Browse Our Mathematics and Statistics Journals

**Mathematics and statistics journals publish papers on the theory and application of mathematics, statistics, and probability. Most mathematics journals have a broad scope that encompasses most mathematical fields. These commonly include logic and foundations, algebra and number theory, analysis (including differential equations, functional analysis and operator theory), geometry, topology, combinatorics, probability and statistics, numerical analysis and computation theory, mathematical physics, etc.**

# Mathematics and Statistics

The famous Hadwiger–Nelson problem asks for the minimum number of colors needed to color the points of the Euclidean plane so that no two points unit distance apart are assigned the same color. In this note we consider a variant of the problem in Minkowski metric planes, where the unit circle is a regular polygon of even and at most 22 vertices. We present a simple lattice–sublattice coloring scheme that uses 6 colors, proving that the chromatic number of the Minkowski planes above are at most 6. This result is new for regular polygons having more than 8 vertices.

John Horton Conway stood out from many famous mathematicians for his love of games and puzzles. Among others, he is known for inventing the two-player topological games called Sprouts and Brussels Sprouts. These games start with *n* spots (*n* crosses resp.), have simple rules, last for finitely many moves, and the player who makes the last move wins. In the misère versions, the player who makes the last move loses. In this paper, we make Brussels Sprouts colored, preserving the aesthetic interest and balance of the game. In contrast to the original Sprouts, Colored Brussels Sprouts allows mathematical analysis without computer programming and has winning strategies for a large family of the number of spots.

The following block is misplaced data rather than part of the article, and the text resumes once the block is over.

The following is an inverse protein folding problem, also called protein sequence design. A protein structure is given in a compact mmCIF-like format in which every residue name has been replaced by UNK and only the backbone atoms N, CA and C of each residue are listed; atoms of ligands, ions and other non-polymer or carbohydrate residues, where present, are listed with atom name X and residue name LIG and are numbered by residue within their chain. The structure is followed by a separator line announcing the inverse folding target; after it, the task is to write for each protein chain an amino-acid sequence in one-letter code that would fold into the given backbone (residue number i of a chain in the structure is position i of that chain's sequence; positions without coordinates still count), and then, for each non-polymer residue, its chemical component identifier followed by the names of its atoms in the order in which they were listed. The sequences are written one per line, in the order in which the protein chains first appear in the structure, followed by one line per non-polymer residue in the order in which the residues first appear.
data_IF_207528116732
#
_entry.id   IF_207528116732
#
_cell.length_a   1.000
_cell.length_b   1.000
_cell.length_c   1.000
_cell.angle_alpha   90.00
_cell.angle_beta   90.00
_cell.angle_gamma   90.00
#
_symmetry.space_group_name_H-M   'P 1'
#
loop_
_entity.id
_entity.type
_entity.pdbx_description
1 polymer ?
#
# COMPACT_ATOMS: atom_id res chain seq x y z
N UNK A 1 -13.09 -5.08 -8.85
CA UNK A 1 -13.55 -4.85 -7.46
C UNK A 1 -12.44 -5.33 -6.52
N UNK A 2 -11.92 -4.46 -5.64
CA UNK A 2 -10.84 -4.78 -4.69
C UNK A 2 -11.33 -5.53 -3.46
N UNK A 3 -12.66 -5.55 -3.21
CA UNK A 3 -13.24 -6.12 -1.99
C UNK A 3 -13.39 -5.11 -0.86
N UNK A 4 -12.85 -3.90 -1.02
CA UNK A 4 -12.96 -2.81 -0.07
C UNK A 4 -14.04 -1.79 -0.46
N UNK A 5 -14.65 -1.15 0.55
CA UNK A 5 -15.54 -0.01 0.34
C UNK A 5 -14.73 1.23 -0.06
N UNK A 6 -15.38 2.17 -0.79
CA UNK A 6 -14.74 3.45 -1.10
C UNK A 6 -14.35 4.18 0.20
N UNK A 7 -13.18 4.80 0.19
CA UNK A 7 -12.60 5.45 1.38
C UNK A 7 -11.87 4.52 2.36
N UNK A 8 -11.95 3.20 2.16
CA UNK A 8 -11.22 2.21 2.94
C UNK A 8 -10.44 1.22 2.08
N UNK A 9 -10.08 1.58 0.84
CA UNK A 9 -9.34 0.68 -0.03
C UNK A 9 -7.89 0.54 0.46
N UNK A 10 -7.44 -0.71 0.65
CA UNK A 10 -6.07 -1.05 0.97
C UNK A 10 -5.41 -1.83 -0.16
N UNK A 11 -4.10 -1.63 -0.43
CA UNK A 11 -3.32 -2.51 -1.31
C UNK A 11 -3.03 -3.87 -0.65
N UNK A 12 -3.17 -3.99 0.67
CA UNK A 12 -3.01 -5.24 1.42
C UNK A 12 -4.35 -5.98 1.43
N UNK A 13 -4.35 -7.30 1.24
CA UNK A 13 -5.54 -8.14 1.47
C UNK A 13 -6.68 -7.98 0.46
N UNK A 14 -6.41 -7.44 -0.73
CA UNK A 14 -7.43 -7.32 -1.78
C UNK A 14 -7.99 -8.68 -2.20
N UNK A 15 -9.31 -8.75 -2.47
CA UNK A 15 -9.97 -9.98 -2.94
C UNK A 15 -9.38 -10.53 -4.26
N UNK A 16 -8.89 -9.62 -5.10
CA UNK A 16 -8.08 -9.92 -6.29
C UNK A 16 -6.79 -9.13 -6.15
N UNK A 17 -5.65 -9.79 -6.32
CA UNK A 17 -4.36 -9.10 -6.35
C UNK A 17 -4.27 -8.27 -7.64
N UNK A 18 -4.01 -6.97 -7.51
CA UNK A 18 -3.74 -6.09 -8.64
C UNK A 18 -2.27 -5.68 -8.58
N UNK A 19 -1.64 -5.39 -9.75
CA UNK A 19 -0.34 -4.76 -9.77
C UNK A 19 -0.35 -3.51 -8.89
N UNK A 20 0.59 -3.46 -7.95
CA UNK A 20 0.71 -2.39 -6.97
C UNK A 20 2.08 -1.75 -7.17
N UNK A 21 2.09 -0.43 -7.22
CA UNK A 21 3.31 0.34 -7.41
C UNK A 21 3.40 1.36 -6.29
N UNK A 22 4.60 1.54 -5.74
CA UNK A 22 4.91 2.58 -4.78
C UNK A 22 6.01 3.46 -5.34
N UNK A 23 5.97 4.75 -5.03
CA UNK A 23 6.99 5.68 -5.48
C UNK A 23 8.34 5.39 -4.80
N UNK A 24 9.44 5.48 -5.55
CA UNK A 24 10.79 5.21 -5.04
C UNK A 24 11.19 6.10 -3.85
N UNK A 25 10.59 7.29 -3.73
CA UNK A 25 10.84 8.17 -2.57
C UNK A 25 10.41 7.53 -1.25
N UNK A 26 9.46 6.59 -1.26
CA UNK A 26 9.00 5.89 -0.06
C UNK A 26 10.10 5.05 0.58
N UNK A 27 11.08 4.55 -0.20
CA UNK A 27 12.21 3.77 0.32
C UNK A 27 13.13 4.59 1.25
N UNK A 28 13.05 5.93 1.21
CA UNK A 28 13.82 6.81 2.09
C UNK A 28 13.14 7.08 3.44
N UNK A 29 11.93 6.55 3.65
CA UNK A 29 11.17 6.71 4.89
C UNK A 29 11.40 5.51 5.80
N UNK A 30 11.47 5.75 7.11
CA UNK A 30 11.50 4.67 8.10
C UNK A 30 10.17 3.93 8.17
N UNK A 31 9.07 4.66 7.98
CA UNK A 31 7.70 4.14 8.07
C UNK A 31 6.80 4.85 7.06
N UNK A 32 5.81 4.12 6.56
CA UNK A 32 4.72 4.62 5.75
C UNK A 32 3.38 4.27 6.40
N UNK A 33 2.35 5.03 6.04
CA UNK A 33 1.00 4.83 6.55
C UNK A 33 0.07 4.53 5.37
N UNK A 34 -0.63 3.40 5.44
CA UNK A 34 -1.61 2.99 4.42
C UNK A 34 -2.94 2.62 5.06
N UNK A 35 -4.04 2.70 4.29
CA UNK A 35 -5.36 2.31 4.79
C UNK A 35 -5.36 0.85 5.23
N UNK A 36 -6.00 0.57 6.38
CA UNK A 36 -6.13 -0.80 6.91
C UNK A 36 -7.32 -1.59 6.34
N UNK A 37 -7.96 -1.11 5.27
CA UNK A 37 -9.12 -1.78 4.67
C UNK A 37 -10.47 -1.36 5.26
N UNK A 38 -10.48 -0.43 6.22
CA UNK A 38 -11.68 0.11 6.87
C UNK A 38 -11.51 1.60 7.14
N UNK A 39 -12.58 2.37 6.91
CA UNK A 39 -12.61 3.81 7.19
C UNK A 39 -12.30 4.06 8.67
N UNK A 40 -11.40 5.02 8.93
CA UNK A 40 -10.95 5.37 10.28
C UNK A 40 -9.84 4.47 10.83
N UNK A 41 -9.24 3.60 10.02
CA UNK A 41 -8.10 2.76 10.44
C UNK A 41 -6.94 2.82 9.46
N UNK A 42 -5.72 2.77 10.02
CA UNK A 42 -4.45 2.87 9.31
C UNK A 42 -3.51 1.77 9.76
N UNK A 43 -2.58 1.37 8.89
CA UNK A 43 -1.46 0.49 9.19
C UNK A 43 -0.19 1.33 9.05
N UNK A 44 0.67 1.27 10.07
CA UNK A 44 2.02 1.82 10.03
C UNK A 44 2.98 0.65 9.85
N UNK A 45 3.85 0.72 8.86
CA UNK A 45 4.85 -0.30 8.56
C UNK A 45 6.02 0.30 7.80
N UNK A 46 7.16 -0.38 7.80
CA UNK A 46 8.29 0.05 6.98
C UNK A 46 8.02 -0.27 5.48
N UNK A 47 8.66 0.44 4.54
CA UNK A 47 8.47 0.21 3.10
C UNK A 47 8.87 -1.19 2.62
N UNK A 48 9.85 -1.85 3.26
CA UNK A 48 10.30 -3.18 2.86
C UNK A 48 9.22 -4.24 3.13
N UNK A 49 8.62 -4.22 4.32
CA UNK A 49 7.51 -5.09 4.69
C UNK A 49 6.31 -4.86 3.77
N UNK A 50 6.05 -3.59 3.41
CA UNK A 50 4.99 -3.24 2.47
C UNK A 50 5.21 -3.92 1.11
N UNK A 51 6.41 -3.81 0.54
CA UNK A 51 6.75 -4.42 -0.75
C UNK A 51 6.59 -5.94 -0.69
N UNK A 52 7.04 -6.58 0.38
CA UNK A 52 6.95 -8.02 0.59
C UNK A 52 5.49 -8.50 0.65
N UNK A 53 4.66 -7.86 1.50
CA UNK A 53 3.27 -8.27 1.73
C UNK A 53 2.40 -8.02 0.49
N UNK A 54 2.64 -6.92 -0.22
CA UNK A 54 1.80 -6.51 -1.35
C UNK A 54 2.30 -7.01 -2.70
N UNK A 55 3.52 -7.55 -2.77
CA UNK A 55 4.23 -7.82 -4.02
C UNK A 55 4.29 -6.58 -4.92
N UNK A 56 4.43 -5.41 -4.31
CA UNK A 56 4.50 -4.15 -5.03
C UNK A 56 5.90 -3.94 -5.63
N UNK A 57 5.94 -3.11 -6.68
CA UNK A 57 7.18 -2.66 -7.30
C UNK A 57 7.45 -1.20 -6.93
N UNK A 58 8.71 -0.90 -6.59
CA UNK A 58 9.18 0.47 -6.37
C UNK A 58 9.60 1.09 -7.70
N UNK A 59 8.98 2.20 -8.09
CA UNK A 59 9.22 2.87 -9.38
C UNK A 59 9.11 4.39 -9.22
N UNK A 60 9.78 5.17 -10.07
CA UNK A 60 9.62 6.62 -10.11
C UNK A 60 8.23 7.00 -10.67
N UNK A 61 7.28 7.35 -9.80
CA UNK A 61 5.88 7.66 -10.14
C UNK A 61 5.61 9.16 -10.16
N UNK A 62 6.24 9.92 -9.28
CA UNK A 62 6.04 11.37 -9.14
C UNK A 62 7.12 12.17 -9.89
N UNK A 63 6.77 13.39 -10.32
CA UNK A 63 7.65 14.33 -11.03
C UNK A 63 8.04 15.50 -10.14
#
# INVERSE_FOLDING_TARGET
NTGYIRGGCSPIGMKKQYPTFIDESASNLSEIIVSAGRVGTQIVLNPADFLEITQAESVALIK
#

Given graphs *H* and *F*, the generalized Turán number ex(*n, H*, *F*) is the largest number of copies of *H* in *n*-vertex *F*-free graphs. Stability refers to the usual phenomenon that if an *n*-vertex *F*-free graph *G* contains almost ex(*n, H*, *F*) copies of *H*, then *G* is in some sense similar to some extremal graph. We obtain new stability results for generalized Turán problems and derive several new exact results.

Let *T* be a tree. The *reducible stem* of *T* is the smallest subtree that contains all branch vertices of *T*. In this paper, we first use a new technique of Gould and Shull [5] to state a new short proof for a result of Kano et al. [10] on the spanning tree with a bounded number of leaves in a claw-free graph. After that, we use a similar idea to prove a sharp sufficient condition for a claw-free graph having a spanning tree whose reducible stem has few leaves.

Let *n* ∈ ℕ. An element (*x*
_{1}, … , *x _{n}
*) ∈

*E*is called a

^{n}*norming point*of

*n*-linear forms on

*E*. For

Norm(*T*) is called the *norming set* of *T*.

Let

In this paper, we classify Norm(*T*) for every

This article indicates another set-theoretic formula, solely in terms of union and intersection, for the set of the limits of any given sequence (net, in general) in an arbitrary *T*
_{1} space; this representation in particular gives a new characterization of a *T*
_{1} space.

We give all solutions of completely multiplicative functions ƒ , g, for which the equation *Ag*(*n* + 1) = *B*ƒ (*n*) + *C* holds for every *n* ∈ ℕ. We also study the equation *G*(*p* + 1) = *F*(*p* − 1) + *D* and we prove some results concerning it.

We consider a graph whose vertices are legally colored using *k* colors and ask if the graph contains a *k*-clique. As it turns out this very special type of *k*-clique problem is in an intimate connection with constructing schedules. The practicality this clique search based construction of schedules is checked by carrying out numerical experiments.

Assume that *A _{j}
*,

*j*∈ {1, … ,

*m*} are positive definite matrices of order

*n*. In this paper we prove among others that, if 0 <

*l I*≤

_{n}*A*,

_{j}*j*∈ {1, … ,

*m*} in the operator order, for some positive constant

*l*, and

*I*is the unity matrix of order

_{n}*n*, then

where *Pk* ≥ 0 for *k* ϵ {1, …, *m*} and

The evolute of a conic in the pseudo-Euclidean plane is the locus of centers of all its osculating circles. It’s a curve of order six and class four in general case. In this paper we discuss and compute the order and class of evolutes of different types of conics. We will highlight those cases that have no analogy in the Euclidean plane.